Inspired by Tolstoy
The old man could see beyond the solitary window. The lime tree, stark and leafless in the winter sunlight, looked lost and homesick. It had been planted here before his birth by his former master, Count Kasparov. The old man had loved the Count, a big, florid handful of a man; kind to all his peasants in an uncomplicated, off-hand manner. Long gone. Swept from existence like chaff on a barn floor. The tree was his only legacy; that and the French windows. Every other architectural feature in the vast country house had been expunged with crusading zeal by the Mensheviks, Bolsheviks, Leninists, and Trotskyites. After the impulses of History had faded, the ripples brought the spent tide of revolution to the old estate.
The workers, determined to bear witness to his passing, drew aside as the youngest member of the council approached the bed. He brought an enamel basin and an open-razor, the steel catching daylight from the window. The old man liked young Sascha, a good farmer; a good worker in a community of indolent, lazy peasants. The Workers’ Collective of Varishenko. A community almost bereft of workers. He snorted at the notion, which started a hum of animated conversation in the high-walled room. The old man had been Commissar of this Soviet Collective for more than fifty years. He had survived the Stalin Purges. He had lived to read of the first man in space. He watched the ravens gathered about the old tree. They had arrived this morning, summoned by the aura of his coming death. They walked like hooded monks, pecking at the iron-hard ground. Seeing them, the old man asked to be shaved. The peasants had nodded, centuries of country knowledge in the acknowledgement. Russian peasants know death.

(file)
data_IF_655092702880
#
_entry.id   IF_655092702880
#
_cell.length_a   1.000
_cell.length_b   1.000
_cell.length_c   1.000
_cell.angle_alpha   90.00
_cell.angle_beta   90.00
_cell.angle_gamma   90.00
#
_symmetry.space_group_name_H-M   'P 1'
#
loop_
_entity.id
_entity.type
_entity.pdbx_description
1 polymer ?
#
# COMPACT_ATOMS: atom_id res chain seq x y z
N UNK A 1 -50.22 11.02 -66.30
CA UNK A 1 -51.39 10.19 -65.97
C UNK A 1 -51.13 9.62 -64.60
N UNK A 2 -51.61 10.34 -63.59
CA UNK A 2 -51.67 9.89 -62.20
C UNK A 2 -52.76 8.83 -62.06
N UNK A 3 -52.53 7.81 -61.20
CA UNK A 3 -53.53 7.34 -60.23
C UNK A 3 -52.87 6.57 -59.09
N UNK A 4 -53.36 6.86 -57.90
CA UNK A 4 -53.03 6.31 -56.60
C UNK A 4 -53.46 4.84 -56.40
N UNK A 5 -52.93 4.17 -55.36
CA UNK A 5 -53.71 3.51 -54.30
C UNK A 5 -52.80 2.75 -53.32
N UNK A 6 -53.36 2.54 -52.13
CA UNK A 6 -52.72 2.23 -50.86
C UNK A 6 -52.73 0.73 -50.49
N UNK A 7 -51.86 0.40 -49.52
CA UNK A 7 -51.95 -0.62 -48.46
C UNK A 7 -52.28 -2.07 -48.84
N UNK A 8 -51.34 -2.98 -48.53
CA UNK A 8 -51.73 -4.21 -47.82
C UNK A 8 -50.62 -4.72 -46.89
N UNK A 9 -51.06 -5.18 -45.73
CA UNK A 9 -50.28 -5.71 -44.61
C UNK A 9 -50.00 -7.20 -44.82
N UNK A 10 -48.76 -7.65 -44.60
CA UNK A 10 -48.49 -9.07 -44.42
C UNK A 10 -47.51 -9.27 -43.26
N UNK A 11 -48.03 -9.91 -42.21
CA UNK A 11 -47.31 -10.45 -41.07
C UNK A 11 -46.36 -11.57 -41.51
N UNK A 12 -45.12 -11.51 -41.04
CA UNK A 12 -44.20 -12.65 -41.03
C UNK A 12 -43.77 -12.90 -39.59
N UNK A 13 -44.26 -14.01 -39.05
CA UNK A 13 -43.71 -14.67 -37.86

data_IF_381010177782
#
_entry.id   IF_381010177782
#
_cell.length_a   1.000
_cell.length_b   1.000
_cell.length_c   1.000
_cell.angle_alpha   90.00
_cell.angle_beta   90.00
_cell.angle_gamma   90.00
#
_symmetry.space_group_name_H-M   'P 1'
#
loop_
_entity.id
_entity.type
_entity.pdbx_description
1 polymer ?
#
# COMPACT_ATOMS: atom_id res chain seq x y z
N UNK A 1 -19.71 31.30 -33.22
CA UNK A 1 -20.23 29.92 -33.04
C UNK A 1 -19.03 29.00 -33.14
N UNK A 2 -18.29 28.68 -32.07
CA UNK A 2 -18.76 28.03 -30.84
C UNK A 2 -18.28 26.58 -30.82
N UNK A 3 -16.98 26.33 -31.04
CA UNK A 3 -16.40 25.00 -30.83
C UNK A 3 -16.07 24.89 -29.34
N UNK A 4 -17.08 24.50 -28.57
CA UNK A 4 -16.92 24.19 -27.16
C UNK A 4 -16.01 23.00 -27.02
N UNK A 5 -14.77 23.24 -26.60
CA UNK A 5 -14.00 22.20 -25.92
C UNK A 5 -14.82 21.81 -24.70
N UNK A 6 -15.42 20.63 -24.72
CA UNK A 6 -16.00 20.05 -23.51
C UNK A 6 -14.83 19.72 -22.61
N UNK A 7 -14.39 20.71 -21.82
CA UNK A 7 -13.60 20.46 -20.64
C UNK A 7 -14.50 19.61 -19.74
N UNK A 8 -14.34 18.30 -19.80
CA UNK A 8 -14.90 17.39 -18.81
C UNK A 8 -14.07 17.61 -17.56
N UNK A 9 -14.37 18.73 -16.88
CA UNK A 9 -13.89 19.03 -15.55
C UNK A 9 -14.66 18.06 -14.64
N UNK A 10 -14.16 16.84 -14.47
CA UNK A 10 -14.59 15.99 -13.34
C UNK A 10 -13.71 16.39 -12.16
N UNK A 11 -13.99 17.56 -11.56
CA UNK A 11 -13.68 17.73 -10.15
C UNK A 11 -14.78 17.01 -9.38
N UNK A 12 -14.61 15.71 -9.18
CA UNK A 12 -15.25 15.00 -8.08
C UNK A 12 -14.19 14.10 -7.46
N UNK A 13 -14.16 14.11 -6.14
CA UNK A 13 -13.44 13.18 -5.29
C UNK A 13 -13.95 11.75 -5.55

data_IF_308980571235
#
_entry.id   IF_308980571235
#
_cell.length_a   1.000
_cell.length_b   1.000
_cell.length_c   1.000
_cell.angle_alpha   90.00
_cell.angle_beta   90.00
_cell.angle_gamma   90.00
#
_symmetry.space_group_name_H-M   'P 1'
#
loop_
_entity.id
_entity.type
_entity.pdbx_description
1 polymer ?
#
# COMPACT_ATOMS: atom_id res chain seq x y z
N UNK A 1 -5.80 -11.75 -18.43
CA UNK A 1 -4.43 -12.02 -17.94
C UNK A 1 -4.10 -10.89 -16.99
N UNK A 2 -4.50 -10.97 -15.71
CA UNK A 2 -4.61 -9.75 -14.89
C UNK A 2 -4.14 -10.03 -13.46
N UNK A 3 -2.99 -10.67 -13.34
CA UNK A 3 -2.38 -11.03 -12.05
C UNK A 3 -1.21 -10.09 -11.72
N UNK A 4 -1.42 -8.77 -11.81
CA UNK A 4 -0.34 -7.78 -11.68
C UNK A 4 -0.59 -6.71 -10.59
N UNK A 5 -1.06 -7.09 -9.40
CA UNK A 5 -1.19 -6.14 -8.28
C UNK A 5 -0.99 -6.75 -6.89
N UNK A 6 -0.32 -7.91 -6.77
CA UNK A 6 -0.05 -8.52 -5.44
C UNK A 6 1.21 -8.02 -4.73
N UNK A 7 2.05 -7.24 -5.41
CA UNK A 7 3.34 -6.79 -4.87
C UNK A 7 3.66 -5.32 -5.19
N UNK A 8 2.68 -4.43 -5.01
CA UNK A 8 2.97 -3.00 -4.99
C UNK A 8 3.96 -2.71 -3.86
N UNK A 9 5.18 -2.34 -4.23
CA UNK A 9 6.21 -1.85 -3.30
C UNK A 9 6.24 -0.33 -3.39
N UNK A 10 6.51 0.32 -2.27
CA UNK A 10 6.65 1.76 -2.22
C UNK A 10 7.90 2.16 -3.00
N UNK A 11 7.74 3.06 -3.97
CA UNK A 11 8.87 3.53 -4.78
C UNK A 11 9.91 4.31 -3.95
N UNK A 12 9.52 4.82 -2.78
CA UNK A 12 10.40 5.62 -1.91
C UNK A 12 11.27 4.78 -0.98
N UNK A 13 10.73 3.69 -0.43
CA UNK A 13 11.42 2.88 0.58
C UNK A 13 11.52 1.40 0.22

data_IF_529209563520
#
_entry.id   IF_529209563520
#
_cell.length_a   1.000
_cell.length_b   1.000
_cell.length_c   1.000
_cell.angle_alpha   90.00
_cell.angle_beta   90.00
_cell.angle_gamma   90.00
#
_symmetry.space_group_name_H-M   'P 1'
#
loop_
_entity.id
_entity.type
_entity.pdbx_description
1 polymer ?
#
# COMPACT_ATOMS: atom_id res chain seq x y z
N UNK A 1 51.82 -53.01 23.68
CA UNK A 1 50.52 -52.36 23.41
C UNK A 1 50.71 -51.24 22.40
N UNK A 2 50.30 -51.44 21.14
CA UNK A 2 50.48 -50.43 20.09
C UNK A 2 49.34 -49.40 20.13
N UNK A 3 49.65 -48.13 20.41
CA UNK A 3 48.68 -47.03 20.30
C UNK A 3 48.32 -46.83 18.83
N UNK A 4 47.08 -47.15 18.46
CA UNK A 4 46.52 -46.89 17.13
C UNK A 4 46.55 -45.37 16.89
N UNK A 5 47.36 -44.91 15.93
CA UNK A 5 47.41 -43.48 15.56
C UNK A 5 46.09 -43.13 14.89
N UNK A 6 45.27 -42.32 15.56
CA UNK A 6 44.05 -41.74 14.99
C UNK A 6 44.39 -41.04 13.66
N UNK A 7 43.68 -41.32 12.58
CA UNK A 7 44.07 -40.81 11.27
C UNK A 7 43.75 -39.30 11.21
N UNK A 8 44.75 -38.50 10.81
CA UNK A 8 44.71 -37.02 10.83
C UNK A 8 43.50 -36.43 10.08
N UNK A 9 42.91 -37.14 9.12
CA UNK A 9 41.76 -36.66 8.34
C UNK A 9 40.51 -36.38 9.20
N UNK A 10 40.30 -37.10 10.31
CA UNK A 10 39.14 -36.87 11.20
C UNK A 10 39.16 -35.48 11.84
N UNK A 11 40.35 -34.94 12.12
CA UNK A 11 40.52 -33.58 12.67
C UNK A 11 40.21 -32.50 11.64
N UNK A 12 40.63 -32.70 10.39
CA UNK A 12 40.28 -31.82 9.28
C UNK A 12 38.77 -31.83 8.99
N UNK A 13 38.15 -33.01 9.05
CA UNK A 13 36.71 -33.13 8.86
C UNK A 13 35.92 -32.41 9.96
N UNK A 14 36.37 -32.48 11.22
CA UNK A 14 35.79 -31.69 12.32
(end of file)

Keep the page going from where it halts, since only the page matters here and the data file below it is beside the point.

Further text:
Towering above the bed, Sascha was saddened to see how small the old man looked. Commissar Rushkov had been a tall, heavy set man. He had commanded respect by his size, his bearing and his inherent dignity. Propped up on high pillows, his arms in front of him on the white sheets, he looked like a little bird; a sparrow of the Steppes. He lathered the old man’s face, rasping at the wispy grey-haired stubble. The Commissar turned to face the window.
‘Shave close Sascha,’ he whispered, ‘The Master is calling me.’
Sascha watched the old man’s eyes flare in recognition, though Sascha could see nothing outside except the old tree and the gathering ravens. When they took to the air, Sascha closed the old man’s eyes. The murmur of the witnesses told Sascha of their collective fear. How would they manage without the Commissar?